The Interim List of Eligible Programmes (ILEP), which is managed by the Department of Justice, is the complete list of courses which comply with the requirements necessary to obtain an International Student visa in Ireland. This list contains a comprehensive list of courses provided to International students by universities, colleges and English language schools in Ireland. They comprise of graduate and post graduate courses as well as English languages courses with a duration of 6 months or more.
All institutions included on the ILEP have been vetted by the Irish government. The courses listed have been assessed to ensure that they meet established criteria including the mandatory provision of learner protection in respect of enrolled non-EEA students. For the English language sector a maximum class size of 15 students applies to all ILEP listed providers and schools and colleges must also have demonstrated that their teaching staff are properly qualified.
Students on an International Student visa are allowed a concession to work part-time in Ireland (20 hours per week and 40 hours during university holiday periods). They are also allowed to travel freely as a tourist throughout Europe. From the date of the recent ILEP publication (20 January 2016), English Language students on an International Student visa can get a maximum of 8 months permission to study in Ireland. This visa can be renewed twice (three consecutive visas are allowed.)
You can see this list published on the www.inis.gov.ie website. The link is also provided below:
Have you heard of A1, A2, B1, B2, C1..?
How good are you at writing English?
How wide is your vocabulary range?
The Common European Framework of Reference for Languages is a European system used to describe language ability on a scale from Beginners up to those who have mastered the language. It makes it easy for anyone to define and measure language ability. It also enables employers and educational institutions to easily compare qualifications and see how they relate to exams that they already know in their own country.
For you, the learner of English, it is a really valuable tool to help you self-assess your own language ability and to notice your own progress. Among other things, the framework describes grammatical accuracy, vocabulary range, reading, writing and listening skills and ability to express meaning.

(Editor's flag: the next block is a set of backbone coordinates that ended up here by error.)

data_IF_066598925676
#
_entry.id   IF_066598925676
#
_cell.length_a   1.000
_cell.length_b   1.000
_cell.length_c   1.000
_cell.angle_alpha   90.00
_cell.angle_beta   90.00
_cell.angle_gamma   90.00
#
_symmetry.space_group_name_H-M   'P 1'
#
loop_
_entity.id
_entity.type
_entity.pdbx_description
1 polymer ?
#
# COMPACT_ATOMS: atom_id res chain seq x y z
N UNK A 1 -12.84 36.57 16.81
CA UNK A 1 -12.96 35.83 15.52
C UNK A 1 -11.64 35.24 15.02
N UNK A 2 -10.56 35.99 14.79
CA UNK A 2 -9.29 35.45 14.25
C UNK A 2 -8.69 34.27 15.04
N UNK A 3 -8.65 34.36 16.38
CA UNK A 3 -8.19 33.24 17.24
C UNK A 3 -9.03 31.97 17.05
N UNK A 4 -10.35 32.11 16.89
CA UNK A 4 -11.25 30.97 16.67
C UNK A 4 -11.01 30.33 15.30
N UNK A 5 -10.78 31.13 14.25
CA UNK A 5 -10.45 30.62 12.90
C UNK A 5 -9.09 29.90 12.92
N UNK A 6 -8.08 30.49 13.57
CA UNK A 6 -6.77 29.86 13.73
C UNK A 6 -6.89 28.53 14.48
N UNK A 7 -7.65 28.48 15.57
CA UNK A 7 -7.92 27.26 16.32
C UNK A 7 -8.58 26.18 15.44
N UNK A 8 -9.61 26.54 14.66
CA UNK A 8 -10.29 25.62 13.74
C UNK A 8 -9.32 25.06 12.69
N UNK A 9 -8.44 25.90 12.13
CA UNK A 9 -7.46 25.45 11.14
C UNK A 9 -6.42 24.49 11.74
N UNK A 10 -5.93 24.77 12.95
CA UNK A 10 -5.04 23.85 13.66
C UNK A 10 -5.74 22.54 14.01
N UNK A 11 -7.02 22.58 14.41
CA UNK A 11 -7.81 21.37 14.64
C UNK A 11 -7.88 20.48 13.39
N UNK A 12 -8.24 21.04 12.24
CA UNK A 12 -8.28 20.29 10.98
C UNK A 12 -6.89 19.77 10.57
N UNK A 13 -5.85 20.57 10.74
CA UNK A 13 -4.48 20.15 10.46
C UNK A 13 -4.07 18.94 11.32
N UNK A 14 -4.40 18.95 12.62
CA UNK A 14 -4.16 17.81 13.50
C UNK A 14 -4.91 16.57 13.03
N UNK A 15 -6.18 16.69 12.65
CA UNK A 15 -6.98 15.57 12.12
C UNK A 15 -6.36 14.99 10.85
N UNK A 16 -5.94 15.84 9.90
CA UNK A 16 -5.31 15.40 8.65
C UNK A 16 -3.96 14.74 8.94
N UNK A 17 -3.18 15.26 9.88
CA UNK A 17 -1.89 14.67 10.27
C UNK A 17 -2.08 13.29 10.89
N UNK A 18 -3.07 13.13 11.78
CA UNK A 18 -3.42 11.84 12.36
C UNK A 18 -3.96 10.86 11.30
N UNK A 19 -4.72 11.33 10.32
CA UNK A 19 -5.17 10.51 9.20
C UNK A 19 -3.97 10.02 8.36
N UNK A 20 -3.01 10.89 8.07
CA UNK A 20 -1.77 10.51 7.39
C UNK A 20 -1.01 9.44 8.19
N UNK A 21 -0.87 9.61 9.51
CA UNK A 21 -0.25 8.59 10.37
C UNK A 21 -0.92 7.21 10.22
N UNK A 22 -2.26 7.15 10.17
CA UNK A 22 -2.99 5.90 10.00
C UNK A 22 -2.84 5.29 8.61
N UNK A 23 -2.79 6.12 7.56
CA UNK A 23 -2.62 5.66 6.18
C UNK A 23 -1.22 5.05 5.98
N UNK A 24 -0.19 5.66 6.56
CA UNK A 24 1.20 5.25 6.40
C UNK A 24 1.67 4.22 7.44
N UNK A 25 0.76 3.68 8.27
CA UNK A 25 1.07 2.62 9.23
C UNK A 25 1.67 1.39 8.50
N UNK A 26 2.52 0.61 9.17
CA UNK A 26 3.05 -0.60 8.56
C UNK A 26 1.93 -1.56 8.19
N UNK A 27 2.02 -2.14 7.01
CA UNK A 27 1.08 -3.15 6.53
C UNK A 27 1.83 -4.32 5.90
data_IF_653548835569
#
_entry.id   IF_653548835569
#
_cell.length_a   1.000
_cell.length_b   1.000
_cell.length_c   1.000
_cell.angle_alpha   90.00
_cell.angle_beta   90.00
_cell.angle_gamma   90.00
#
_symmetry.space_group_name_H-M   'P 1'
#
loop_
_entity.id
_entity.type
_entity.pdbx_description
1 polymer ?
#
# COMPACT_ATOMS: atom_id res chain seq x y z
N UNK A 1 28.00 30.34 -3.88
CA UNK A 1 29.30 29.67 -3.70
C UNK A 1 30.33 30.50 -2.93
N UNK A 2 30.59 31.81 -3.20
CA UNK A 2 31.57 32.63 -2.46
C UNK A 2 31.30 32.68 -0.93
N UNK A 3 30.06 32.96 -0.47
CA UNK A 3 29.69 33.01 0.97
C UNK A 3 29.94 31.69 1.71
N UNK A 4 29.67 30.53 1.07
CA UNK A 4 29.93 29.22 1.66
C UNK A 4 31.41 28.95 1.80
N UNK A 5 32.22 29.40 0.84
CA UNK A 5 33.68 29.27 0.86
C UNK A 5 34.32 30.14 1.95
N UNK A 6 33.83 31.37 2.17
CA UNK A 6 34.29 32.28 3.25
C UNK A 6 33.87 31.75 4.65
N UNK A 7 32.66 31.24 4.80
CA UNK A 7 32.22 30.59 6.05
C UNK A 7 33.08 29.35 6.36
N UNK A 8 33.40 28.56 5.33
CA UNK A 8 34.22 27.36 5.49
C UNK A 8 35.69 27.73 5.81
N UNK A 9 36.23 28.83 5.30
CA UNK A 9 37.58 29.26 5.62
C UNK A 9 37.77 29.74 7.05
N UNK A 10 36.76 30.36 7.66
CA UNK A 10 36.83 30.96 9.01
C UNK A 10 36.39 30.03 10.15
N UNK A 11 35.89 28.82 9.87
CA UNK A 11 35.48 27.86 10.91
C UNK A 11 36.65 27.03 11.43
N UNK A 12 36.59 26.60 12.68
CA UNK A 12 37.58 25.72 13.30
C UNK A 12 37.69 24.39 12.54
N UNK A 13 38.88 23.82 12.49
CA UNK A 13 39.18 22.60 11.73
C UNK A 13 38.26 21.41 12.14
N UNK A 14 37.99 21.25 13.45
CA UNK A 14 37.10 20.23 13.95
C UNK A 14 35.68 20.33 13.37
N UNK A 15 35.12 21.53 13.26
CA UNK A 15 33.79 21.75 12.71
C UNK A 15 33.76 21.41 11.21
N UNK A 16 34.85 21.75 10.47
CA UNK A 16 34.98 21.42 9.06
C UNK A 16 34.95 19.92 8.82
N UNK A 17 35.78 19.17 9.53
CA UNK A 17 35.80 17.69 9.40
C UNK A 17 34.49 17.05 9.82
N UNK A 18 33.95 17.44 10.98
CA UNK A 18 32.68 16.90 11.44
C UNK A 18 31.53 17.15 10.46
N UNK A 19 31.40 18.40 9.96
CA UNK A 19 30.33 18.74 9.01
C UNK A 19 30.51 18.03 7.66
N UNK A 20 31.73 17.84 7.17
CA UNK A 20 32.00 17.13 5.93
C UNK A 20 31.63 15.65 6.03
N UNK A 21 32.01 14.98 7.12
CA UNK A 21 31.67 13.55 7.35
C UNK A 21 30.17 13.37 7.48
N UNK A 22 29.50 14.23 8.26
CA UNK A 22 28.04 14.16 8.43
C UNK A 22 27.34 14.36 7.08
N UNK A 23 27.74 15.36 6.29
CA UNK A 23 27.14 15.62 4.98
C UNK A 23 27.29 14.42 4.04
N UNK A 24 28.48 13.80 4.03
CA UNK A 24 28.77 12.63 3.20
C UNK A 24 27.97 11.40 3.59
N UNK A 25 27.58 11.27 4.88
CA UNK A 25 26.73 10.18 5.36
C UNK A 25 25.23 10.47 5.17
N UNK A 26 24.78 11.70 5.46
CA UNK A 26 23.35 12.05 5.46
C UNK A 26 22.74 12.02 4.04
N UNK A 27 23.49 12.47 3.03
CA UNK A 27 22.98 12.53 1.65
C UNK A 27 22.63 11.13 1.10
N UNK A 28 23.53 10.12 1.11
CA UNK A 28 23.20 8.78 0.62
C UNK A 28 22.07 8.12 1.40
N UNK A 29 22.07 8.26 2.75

The great thing is that the framework is translated into most European Languages, so you can study it in your own language in order to help you think about where you should be placed in terms of your English language skills.
You can go the the Council of Europe English Language Portfolio to see official translations of the CEFR Global Scale
The History of the CEFR
The Common European Framework of Reference for Languages: Learning, Teaching, Assessment, abbreviated as CEFR or CEF, was put together by the Council of Europe as the main part of the project “Language Learning for European Citizenship” between 1989 and 1996. Its main aim is to provide a method of learning, teaching and assessing which applies to all languages in Europe. In November 2001, a European Union Council Resolution recommended using the CEFR to set up systems of validation of language ability. The six reference levels (see below) are becoming widely accepted as the European standard for grading an individual’s language proficiency.
|CEFR: Common European Reference Framework for Languages
Basic language use
|Can understand and use familiar everyday expressions and very basic phrases aimed at the satisfaction of needs of a concrete type. Can introduce him/herself and others and can ask and answer questions about personal details such as where he/she lives, people he/she knows and things he/she has. Can interact in a simple way provided the other person talks slowly and clearly and is prepared to help.||Can understand sentences and frequently used expressions related to areas of most immediate relevance (e.g. very basic personal and family information, shopping, local geography, employment). Can communicate in simple and routine tasks requiring a simple and direct exchange of information on familiar and routine matters. Can describe in simple terms aspects of his/her background, immediate environment and matters in areas of immediate need.|
|Independent language use|